Another common situation when constructive dismissal occurs is when an employer forces an ultimatum on their employee. If your employer tells you that they will make a significant change to your duties, but then gives you the option to either accept the change or quit, this can be treated as constructive dismissal even though the employer tried to make it seem like they gave you a choice.

What if your were Given Advance Notice of a Fundamental Job Change?

Sometimes a fundamental change can occur and it will not be classified as constructive dismissal, if your employment contract in effect at the time of the change contemplated such changes. For example, if the employment contract you accepted when you began work warned you that the company might relocate, and then this happens, you might not be able to claim that your new longer commute constitutes constructive dismissal.

For constructive dismissal to arise, the change that occurs must have been made unilaterally by the employer without your permission, consent, or acquiescence. Just because you continue working for your employer after a change does not necessarily mean you agreed to the change. Many people cannot afford to quit, but disagree when a change is made solely by their employer.

If you continue working for your employer after a fundamental change, you must advise your employer that you disagree and do not accept the proposed change. It is crucial that you draw your employer’s attention to your concerns immediately. If you remain silent, there is a risk that a court will say that you accepted the change implicitly.  

Ways to Raise Concerns or Objections to your Employer when a Change is Made

  • Tell your superior or human resources representative in a meeting that you disagree with the change.
  • Send an email or letter stating your disagreement.
  • If you are asked to sign a document concerning the change, write beside your signature that your signature is not to be considered as acceptance of the change. You could write something like “signed but not accepted.”

Uncommon Forms of Dismissal & Termination

When people think of wrongful dismissal claims, they are usually talking about a situation where someone was expressly fired. However, there are other circumstances that can arise where an employee is not officially or formally fired, but which can end up becoming a wrongful dismissal.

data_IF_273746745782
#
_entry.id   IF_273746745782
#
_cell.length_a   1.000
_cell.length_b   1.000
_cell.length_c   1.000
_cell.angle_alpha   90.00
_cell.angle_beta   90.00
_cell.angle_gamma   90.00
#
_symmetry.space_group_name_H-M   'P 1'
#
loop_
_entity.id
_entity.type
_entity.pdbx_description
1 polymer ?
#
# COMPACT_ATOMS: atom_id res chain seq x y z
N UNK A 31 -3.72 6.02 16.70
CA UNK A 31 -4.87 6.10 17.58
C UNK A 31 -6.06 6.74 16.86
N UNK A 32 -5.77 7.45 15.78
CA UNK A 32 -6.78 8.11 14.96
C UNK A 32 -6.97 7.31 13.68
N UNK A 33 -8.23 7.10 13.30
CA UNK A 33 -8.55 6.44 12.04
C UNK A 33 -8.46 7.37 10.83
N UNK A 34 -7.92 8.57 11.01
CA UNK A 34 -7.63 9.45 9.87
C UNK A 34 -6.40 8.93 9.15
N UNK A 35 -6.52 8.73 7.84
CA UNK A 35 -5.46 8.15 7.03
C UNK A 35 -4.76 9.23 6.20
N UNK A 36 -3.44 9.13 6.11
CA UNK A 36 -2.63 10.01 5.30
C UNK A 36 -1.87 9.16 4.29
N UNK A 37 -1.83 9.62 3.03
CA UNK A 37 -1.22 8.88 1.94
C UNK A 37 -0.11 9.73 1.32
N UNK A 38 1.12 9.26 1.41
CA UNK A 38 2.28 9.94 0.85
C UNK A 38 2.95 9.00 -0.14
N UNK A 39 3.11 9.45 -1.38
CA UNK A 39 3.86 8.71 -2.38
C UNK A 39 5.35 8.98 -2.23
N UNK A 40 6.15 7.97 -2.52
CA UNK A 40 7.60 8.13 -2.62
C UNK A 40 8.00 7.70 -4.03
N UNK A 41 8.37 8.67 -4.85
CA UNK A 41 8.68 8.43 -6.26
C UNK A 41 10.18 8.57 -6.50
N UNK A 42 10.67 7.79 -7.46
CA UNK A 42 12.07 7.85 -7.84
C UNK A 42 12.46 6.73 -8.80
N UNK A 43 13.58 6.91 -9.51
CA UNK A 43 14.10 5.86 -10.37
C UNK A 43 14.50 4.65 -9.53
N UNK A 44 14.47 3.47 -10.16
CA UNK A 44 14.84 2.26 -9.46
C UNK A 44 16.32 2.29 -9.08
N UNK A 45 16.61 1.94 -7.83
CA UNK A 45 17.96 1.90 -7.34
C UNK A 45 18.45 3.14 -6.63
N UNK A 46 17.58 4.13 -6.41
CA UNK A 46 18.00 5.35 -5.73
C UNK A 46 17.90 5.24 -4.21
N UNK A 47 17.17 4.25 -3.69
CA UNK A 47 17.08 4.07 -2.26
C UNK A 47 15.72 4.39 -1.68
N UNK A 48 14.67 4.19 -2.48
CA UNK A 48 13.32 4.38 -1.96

Other, less common forms of dismissal and termination include:

  1. Temporary lay-off
  2. Purchase and sale of a business
  3. Quitting with working notice that your employer rejects.

1. Temporary Lay-off

You often hear people say that they were “laid off” from their job. However, the term “lay-off” has a very specific meaning in the employment law world, and is not the same as being fired, terminated or dismissed.

A lay-off occurs when your employer temporarily stops your work without terminated your actual employment. This frequently happens when there is not enough work at a particular time of the year, or when business slows down, such as in seasonal work. When this happens, your employer expects or hopes that they will bring you back to work when things pick up again.

In such circumstances, your employer must be clear that they are laying you off and not terminating your employment. As long as your employer tells you that you are being laid off and not fired, then your employer does not have to provide you with a specific expected date of return.

When can a Lay-off can Become Employment Termination?

However, a temporary lay-off can become employment termination if the lay-off period exceeds what is permitted under the law. There are two important time periods to consider in lay-off situations:

  • You can be laid off for a maximum of 13 weeks in any 20-consecutive week period.
  • Despite the time period above, you can be laid off for a maximum of 35 weeks in any 52-consecutive week period only if any one of six special exceptions apply. These exceptions include but are not limited to:
  • You continue receiving substantial payments from your employer; or
  • Your employer keeps making payments for a benefit under a group or employee insurance plan; or
  • You receive or would be entitled to supplementary unemployment benefits.

Once the applicable lay-off period expires, if your employer has no recalled you back to work, then you may be entitled to employment termination notice or pay as if you were actually fired.

2. Purchase and sale of a business

If your employer sells their whole or part of their business to a new owner, the new owner cannot fire you without notice or without pay in lieu of notice.

When your company is sold to a new owner, your employment is considered to continue with the new owner. If the new owner wants to let you go, they must have just cause, or they must give you termination notice or pay the same way the previous owner would have been required to do.

Sometimes a new owner will try to force changes onto you after they acquire the business. For example, they may offer you a new position, a change in duties, or change in salary. When this happens, it is important you understand you are not required to accept a lower position, demotion, or drop in salary with the new owner. You have the right to negotiate your new contract. If the new owner does not accept your reasonable and fair proposal, you may be entitled to termination notice or pay in lieu of notice.

3. Quitting with Notice that Employer Rejects

If you quit your job, you might give your employer working notice. You may even be required to give notice under your employment contract. For example, you may have to give your employer 4 weeks’ notice of your intention to leave your job.

Sometimes when you give notice that you are quitting, your employer will reject the working period you offer and tell you that they are accepting your immediate resignation.

In most cases, your employer is not allowed to disregard your notice period. If they do, they still have to pay you for the period of time that you intended to work. Other times, your employer may be allowed to decline your working notice period and rightfully deny you further pay. This arises in situations when your continued work for the employer may pose a risk to their business. This commonly occurs when an employee has accepted a position with a competitor. Such cases, you may have to leave work immediately without pay, even if you offered your employer working notice.